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Fresh Faith

By Elise Phillips

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"Oh you have got to be kidding me."

"No, Miss Abbott, I am not. You have inherited a bakery. Now let's discuss the terms of your grandfather's will."

"Can I have a minute? I need to process this."

The stiff and formal man smiled at me, kindness radiating out from him. John Coulter. I'd just met him but he appeared to be a stand-up kind of man. Perfectly sane and all that. Not someone who'd make up wild stories. He had to be making up what he'd just told me though. There was no way it was real.

"This is crazy."

"It's what Harry wanted. He left a video too. He knew you wouldn't believe the will alone."

Harry. My grandfather. I had never met him. Never even seen a picture of him. Clearly he'd kept tabs on me though and had some sort of love for me to have left me his bakery. It was all so surreal though.

I started to protest but John turned his laptop around to face me, a video of my grandfather appearing on the screen. His bald head shined in the sunlight streaming in through an unseen window on his left. I looked around and realized I was sitting in the same spot he'd been in, the same window was casting a square of light over my head, the same collection of paintings populated by flying duck and armed men in camouflage hung behind us both.
"Is this thing running, Johnny?" His voice was rough, each word clipped and short. He glared at the camera, grumpy at the world. For some reason that didn't surprise me at all. The very few times my mom had told me about her father she had made him sound like a difficult man, a cruel man. Grumpy fit more with the man I was seeing. Not awful, just gruff and surly. As he and John grumbled back and forth on screen I just stared. He was a stranger to me. His craggy face. His mouth framed with deep creases. He looked worn out by life. His eyes though -- bright green and clear. Those were familiar. Those were my mom's eyes. Those were my eyes. With a bit of familiarity to anchor me, I caught more similarities. The dent on the bridge of his nose. The little gap between his top two front teeth. I saw the same features in my own face each time I looked in a mirror. I wondered if he'd once had red hair too or if Mom and I had gotten that from my grandmother.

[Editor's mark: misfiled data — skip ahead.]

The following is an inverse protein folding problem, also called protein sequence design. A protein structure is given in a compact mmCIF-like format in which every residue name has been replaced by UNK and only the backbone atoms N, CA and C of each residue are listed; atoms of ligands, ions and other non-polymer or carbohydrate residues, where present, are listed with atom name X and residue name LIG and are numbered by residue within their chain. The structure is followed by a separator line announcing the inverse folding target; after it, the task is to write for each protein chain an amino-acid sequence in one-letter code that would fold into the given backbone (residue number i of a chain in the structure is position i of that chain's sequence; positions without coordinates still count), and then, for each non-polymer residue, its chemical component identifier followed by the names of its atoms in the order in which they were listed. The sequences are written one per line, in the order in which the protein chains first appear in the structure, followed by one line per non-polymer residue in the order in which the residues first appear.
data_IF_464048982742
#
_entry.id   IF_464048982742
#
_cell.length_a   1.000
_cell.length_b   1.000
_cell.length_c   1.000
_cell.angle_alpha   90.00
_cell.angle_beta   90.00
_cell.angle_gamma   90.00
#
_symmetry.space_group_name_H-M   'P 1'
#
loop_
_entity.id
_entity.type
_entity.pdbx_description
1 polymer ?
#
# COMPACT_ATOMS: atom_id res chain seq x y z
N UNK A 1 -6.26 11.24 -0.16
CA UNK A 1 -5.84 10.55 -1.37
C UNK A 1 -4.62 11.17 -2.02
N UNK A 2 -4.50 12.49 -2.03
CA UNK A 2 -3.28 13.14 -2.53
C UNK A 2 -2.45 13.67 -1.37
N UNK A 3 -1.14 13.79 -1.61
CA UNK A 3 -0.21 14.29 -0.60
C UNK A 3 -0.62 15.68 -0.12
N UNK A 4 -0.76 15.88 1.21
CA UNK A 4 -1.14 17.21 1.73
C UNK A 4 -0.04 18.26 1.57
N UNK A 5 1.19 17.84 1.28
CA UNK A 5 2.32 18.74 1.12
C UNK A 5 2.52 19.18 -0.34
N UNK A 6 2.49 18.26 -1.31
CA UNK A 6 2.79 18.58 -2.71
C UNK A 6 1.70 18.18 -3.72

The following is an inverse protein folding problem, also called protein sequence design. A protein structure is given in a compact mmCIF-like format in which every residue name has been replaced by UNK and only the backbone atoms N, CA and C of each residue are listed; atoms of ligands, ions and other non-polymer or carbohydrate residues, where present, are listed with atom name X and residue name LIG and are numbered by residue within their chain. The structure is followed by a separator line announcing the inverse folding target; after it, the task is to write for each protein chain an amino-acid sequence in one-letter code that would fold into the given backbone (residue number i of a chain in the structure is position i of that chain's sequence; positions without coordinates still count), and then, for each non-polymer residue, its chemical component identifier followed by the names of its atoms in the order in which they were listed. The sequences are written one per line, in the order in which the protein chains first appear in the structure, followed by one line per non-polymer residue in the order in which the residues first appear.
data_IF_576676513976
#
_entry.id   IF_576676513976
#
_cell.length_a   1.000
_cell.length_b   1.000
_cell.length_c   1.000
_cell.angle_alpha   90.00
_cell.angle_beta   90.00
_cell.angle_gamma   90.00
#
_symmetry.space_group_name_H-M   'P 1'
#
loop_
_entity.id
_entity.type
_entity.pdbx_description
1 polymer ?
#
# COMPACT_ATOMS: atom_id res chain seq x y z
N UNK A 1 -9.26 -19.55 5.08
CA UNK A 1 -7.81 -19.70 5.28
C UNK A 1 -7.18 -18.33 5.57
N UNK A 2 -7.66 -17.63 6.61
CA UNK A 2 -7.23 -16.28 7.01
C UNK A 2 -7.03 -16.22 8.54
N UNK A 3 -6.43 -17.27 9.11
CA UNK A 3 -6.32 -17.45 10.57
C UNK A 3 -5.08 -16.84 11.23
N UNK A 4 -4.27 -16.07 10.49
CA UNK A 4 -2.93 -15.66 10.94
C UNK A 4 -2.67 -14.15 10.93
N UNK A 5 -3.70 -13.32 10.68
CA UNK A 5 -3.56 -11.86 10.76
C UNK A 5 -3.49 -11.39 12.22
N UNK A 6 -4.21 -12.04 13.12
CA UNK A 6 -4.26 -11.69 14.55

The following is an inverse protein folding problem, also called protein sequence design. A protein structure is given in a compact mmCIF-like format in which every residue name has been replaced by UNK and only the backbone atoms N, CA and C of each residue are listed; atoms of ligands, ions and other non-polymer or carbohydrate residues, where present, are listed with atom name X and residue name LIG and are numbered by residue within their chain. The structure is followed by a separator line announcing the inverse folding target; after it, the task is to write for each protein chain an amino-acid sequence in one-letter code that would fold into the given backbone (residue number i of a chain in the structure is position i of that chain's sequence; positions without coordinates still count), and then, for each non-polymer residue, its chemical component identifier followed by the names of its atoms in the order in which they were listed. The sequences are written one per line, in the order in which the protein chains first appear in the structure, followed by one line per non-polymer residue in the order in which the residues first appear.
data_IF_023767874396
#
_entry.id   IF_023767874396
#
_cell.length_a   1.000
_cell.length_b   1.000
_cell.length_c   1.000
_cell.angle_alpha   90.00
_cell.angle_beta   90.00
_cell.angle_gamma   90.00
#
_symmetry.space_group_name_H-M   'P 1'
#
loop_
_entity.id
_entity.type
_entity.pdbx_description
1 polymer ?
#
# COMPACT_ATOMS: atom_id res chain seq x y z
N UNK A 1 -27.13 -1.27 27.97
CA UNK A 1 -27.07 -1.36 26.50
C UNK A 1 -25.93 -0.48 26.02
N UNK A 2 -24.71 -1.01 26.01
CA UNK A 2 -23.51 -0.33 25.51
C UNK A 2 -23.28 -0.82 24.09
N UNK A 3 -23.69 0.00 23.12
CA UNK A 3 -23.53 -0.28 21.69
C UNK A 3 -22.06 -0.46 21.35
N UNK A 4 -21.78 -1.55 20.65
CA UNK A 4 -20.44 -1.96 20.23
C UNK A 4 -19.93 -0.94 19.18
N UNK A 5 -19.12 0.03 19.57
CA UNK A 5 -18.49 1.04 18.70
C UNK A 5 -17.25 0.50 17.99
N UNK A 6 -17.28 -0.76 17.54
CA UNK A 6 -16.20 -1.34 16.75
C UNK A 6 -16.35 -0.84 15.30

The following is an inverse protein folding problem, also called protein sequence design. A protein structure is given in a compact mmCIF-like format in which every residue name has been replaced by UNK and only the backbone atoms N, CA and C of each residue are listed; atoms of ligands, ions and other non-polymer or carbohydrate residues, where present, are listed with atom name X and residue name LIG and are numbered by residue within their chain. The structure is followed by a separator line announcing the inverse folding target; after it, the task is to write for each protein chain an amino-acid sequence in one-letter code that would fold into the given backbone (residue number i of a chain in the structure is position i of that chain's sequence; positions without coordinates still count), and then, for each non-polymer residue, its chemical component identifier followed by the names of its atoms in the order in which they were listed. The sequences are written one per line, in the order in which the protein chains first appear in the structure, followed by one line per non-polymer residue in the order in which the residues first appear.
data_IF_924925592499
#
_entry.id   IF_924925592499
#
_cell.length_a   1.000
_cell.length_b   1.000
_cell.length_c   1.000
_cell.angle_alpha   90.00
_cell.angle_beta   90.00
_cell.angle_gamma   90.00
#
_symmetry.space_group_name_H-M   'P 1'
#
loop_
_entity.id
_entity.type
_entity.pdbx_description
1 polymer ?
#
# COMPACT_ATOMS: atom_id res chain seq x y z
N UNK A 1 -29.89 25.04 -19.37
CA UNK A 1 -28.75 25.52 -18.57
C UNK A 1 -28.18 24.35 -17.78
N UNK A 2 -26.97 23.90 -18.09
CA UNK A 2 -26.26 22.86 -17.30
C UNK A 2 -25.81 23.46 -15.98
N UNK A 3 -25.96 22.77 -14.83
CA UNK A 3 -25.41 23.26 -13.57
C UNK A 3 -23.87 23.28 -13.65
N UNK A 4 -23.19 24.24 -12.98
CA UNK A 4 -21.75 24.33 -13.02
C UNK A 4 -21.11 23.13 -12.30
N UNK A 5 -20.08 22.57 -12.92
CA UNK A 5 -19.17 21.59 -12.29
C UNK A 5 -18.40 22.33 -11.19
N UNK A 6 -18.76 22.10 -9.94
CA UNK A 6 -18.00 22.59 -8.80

"Now you listen here, Joy Claire Abbott. I'm some of the only family you've got left and I'm dying." He paused, coughing -- a deep, ugly sound which made me wince. "Your mom took off with you when you were just a baby so I know you don't know who I am. I've tried to keep track of you both. I know she lost you when she got lost herself. I know you've also made a name for yourself as a better than average baker. If you're watching this, I've kicked it so now is your chance. This bakery has been in our family since it was built. It's yours now, but you've got to work for it. I want you to stay here, in Rio Verde, for a year. Run the shop. You know how, Abbotts have been baking for generations. It's in your DNA. So for a year you stay put. You run the shop. You make a go of it. After the year is up you can sell it if you want. For a year though you're going to try to do what your mother never could. Stay put and give this place a chance."

He started to cough again, going white. Mr. Coulter appeared on the edge of the frame, handing him a bottle of water. Harry drank and composed himself again.

"Get yourself to church too, girl. That is part of the terms as well. Write it down, Johnny. I want the girl to get to know the Lord."

The video froze and John turned the laptop back around, closing it. "There you have it, from the man himself."

"Is all of this really legal?" It was the only thing I could think to ask. My mind was full of questions. Questions I knew full well the gray-haired lawyer couldn't even begin to answer for me.